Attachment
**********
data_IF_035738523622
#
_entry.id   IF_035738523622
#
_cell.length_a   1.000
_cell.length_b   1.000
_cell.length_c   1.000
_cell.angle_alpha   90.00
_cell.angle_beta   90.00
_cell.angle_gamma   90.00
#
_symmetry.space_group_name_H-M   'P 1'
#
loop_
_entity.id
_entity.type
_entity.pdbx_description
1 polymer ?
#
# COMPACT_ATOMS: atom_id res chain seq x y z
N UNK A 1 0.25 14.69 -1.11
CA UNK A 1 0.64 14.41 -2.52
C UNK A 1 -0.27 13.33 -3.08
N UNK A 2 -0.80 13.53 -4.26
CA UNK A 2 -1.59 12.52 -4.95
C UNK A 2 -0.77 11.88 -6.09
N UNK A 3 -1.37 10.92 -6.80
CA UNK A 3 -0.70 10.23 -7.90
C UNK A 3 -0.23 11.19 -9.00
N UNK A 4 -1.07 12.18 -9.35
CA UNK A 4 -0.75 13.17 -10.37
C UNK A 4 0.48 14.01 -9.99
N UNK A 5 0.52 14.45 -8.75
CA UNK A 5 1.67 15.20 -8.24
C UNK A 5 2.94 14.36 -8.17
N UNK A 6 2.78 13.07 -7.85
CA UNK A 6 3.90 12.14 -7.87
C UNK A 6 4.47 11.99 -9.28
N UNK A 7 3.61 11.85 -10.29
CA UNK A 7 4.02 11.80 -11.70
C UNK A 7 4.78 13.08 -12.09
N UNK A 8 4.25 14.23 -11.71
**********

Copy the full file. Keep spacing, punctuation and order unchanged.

data_IF_035738523622
#
_entry.id   IF_035738523622
#
_cell.length_a   1.000
_cell.length_b   1.000
_cell.length_c   1.000
_cell.angle_alpha   90.00
_cell.angle_beta   90.00
_cell.angle_gamma   90.00
#
_symmetry.space_group_name_H-M   'P 1'
#
loop_
_entity.id
_entity.type
_entity.pdbx_description
1 polymer ?
#
# COMPACT_ATOMS: atom_id res chain seq x y z
N UNK A 1 0.25 14.69 -1.11
CA UNK A 1 0.64 14.41 -2.52
C UNK A 1 -0.27 13.33 -3.08
N UNK A 2 -0.80 13.53 -4.26
CA UNK A 2 -1.59 12.52 -4.95
C UNK A 2 -0.77 11.88 -6.09
N UNK A 3 -1.37 10.92 -6.80
CA UNK A 3 -0.70 10.23 -7.90
C UNK A 3 -0.23 11.19 -9.00
N UNK A 4 -1.07 12.18 -9.35
CA UNK A 4 -0.75 13.17 -10.37
C UNK A 4 0.48 14.01 -9.99
N UNK A 5 0.52 14.45 -8.75
CA UNK A 5 1.67 15.20 -8.24
C UNK A 5 2.94 14.36 -8.17
N UNK A 6 2.78 13.07 -7.85
CA UNK A 6 3.90 12.14 -7.87
C UNK A 6 4.47 11.99 -9.28
N UNK A 7 3.61 11.85 -10.29
CA UNK A 7 4.02 11.80 -11.70
C UNK A 7 4.78 13.08 -12.09
N UNK A 8 4.25 14.23 -11.71